Painted Ladies: a Spenser novel by Robert B. Parker
If I were Robert B. Parker, and I knew I was about to die, and I wanted to end my classic, long-running detective series, I would have chosen to end it with Painted Ladies, which would nicely bookend the series with The Godwulf Manuscript, with which it began. But I am not Robert B. Parker, and Parker did not know he was going to die, so he went on and wrote Sixkill, and then died with his last manuscript incomplete.
In this volume, Spenser is hired by one Dr. Ashton Prince, a University Professor of Art History and “a forensic art consultant in matters of forgery and theft.” A rare painting, Lady with a Finch, by 17th-century Dutch artist Frans Hermenszoon has been stolen from the Hammond museum and is being held for ransom. Prince is to deliver the ransom, and he would like Spenser along for protection. Sadly, Spenser fails in his duty: as Prince returns to the car with a package that is supposed to be the painting, said package explodes, killing Prince instantly.
Feeling he hasn’t earned his fee, Spenser returns the money and sets out to find both Prince’s killers and the missing painting (assuming that it wasn’t in the package with the bomb). One possible source of answers is Prince himself–that is, his life and expertise. It doesn’t seem like his wife is mourning him, and it turns out that Prince had an eye for the ladies, particularely the students in his class. Particularely, he was known to be close to one Melissa “Missy” Minor, whose mother (Winnifred) is the insurance “claims-resolution specialist” for the company that insured the painting.
It isn’t long after this that two men break into Spenser’s office while he’s out and wait to ambush him once he gets back. Warned by Pearl, his dog, Spenser is ready for them. Neither has any ID, but both have Auschwitz tatoos on their arm–the same tattoo on both of them, and both are far too young to have been in Auschwitz. Coincidentally, Ashton Prince was jewish, born Ascher Prinz. And he kept a copy of Lady with a Finch in his home office. Something deeper than ordinary art theft and murder is going on. Something tied to the history of Lady with a Finch, and maybe to the Holocaust. And to Winnifred and Missy Minor.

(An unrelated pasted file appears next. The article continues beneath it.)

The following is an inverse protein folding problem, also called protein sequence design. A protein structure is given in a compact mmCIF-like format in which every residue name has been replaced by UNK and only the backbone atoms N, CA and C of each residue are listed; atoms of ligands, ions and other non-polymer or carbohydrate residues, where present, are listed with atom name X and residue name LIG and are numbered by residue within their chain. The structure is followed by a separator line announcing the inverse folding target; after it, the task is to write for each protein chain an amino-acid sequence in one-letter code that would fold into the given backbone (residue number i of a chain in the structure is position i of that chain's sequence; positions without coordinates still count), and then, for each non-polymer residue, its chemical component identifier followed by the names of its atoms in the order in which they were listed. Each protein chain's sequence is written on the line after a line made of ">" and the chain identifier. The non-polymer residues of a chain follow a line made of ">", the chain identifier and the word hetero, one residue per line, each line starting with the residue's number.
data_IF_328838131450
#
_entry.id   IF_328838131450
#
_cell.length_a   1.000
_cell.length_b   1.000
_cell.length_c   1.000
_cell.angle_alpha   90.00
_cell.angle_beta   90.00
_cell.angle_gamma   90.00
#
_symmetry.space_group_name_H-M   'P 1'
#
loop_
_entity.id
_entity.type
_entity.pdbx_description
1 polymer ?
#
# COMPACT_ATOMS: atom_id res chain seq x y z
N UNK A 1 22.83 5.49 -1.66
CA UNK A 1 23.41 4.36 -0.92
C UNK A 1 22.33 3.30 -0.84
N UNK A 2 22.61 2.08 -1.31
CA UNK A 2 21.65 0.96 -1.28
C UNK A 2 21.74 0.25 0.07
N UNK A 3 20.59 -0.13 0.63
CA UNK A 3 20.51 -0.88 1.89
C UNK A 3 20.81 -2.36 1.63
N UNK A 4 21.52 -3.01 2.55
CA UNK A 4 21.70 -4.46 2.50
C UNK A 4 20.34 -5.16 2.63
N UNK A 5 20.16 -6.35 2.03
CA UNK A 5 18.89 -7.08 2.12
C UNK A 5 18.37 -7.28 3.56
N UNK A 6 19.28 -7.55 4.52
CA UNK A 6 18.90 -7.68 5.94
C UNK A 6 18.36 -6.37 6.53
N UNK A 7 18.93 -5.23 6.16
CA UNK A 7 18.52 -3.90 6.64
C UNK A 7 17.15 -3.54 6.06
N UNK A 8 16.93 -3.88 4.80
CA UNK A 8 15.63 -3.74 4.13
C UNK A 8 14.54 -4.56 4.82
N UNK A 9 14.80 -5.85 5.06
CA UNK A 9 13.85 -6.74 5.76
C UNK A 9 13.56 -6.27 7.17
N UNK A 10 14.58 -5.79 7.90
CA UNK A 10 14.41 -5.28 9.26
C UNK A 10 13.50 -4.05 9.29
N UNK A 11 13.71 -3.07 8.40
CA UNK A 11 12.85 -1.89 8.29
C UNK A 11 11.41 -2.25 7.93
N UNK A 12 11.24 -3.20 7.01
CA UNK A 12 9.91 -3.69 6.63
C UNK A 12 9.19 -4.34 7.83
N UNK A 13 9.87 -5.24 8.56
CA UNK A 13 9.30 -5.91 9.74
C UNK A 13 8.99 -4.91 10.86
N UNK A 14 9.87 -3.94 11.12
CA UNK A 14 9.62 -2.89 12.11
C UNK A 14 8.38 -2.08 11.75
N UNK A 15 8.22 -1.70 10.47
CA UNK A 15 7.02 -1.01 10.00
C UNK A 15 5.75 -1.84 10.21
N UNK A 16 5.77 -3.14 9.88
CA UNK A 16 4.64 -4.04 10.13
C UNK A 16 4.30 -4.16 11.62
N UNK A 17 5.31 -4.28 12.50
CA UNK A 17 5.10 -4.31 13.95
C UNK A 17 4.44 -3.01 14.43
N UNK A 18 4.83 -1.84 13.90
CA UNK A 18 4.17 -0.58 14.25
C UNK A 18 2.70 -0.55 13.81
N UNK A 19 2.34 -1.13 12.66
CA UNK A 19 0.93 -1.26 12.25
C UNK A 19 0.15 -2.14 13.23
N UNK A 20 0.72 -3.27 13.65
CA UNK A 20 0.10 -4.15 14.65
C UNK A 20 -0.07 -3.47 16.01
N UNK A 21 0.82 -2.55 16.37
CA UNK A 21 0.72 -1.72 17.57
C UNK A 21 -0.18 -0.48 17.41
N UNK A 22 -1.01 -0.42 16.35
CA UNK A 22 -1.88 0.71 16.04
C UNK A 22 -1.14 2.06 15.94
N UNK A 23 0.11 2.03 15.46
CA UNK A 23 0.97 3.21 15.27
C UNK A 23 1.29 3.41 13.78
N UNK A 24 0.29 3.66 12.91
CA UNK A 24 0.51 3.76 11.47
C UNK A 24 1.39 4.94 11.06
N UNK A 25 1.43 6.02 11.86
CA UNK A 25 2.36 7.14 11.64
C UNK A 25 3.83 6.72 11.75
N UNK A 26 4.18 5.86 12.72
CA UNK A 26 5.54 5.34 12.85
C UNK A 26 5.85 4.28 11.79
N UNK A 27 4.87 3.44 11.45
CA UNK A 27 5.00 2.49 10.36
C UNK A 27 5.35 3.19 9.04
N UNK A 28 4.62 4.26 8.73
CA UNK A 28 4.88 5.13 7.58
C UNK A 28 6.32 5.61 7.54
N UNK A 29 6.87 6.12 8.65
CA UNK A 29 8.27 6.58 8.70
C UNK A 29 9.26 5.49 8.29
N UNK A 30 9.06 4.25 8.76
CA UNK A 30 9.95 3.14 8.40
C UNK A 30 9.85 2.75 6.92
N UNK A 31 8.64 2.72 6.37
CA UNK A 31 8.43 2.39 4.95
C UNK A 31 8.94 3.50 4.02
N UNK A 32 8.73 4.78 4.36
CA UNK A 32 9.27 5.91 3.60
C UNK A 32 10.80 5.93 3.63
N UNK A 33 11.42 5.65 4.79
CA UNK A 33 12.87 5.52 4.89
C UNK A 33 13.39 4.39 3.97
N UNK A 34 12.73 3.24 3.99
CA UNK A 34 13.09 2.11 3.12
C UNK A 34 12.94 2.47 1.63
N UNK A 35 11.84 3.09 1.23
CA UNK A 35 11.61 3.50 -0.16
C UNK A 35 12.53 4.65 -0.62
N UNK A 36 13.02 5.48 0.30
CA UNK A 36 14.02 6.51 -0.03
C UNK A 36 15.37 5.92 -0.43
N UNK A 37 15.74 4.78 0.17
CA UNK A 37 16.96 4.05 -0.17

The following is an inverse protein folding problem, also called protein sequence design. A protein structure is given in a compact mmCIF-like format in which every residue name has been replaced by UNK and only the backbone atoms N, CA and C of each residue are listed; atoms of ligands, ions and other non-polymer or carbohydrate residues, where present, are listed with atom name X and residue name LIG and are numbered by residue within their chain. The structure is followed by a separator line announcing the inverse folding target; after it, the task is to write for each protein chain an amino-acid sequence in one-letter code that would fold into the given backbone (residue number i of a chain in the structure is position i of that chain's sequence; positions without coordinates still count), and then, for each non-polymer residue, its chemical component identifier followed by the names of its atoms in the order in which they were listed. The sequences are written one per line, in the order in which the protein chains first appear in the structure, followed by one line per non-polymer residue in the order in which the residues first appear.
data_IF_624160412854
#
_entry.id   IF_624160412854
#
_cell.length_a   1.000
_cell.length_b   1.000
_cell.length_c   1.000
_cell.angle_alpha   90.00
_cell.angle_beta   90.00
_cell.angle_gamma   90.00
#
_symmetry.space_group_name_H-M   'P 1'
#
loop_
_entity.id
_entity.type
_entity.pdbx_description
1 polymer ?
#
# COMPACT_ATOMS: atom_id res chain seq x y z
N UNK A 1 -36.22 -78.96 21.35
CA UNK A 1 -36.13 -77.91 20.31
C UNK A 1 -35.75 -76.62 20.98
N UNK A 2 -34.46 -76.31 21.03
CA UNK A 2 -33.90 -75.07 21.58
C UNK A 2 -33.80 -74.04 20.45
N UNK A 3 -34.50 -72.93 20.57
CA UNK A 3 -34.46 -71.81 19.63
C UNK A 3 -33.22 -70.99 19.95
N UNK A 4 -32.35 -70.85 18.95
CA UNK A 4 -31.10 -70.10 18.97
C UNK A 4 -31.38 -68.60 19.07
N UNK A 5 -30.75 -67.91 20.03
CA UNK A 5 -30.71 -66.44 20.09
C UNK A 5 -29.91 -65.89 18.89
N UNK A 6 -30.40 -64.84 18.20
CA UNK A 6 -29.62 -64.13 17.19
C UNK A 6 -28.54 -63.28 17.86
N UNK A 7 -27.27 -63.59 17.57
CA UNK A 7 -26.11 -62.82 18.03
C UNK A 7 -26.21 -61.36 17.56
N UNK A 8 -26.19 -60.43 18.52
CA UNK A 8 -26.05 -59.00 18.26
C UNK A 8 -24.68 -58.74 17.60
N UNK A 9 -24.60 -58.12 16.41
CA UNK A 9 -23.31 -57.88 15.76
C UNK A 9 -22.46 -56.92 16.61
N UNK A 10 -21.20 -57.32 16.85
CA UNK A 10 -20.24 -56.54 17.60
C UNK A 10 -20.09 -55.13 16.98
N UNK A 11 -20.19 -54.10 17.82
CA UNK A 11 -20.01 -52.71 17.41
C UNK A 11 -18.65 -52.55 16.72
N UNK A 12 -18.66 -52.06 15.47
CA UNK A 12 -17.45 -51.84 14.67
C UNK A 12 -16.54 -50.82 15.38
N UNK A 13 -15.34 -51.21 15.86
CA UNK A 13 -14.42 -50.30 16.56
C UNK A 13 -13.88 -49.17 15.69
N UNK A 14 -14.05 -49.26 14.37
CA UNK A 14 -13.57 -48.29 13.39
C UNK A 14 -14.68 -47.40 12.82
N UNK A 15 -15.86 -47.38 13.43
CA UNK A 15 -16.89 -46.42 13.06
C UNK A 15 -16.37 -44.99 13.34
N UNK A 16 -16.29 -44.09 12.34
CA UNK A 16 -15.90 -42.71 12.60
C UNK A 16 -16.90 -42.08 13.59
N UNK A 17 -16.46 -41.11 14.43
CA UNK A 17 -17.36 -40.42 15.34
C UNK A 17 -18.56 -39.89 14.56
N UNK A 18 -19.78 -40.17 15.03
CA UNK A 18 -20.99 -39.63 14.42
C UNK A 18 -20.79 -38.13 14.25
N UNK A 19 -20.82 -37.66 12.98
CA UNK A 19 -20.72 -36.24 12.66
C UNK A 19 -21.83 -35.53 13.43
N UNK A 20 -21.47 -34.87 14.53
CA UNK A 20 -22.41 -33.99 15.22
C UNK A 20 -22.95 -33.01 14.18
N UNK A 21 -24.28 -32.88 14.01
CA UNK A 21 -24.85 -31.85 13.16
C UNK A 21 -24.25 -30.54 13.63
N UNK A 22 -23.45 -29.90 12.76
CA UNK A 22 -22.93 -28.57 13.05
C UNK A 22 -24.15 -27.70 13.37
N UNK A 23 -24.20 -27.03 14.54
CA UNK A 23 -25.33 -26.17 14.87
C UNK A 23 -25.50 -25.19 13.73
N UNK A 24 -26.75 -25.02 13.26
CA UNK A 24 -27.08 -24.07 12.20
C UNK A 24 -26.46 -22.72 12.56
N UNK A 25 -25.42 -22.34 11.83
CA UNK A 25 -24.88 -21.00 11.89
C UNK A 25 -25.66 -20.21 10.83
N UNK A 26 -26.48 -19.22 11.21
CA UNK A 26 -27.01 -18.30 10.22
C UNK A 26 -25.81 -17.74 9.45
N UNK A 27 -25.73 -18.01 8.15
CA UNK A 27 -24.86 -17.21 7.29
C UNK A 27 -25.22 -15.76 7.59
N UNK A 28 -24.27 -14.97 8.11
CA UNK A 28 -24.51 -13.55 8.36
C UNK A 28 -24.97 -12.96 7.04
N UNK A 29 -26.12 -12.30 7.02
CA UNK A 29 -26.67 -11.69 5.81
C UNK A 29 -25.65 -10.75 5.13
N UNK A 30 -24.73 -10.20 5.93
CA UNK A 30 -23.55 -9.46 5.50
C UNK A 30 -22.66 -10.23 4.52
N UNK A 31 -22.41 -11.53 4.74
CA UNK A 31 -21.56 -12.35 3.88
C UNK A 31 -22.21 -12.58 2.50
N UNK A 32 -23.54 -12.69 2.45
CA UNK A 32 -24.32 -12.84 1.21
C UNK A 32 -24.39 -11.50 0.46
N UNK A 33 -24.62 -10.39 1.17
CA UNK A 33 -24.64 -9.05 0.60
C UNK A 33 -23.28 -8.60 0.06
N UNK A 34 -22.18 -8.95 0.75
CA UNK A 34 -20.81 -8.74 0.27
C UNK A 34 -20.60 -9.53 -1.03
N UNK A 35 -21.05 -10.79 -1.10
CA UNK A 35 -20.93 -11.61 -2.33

This is a fairly typical late-period Spenser in a lot of ways, tightlly-written and gripping in both the mystery itself and the action sequences. Hawk is out of the country, but a lot of the other regulars still show up (including Epstein, the local FBI agent in charge as Winnifred Minor used to be with the Bureau). You don’t need to have read any other Spenser novels to make sense of this one, but you’d be missing out on a lot if you haven’t. Recommended.
Bad Boy: an Inspector Banks novel by Peter Robinson
It has been a long time since I read an Inspector Banks novel, but Robinson has had the series on hiatus so I don’t think I missed much. This one begins with Banks on vacation in the USA, which is a pity because an old friend of the family comes by the office to talk to him. Specifically one Juliet Doyle, an old neighbour, whose daughter Erin has come home to stay for a little while. Juliet was dusting her room when she found a gun on top of the wardrobe. It definitely didn’t belong to Juliet and her husband, and it hadn’t been there before, so Erin must have brought it home with her. She definitely didn’t need it for her job as a waitress in Leeds.
Guns are much more controlled in Britain than they are in the US, so even though the gun is safely in the hands of Juliet’s husband a special unit has to be called in to enter the house and collect it, and in the process the husband dies due to a cardiac incident when he is accidentally tasered. It turns out that Erin took the gun from her boyfriend’s house the day after she saw him on the dance floor snogging her best friend and housemate. Said friend being one Tracy Banks, daughter of our protagonist.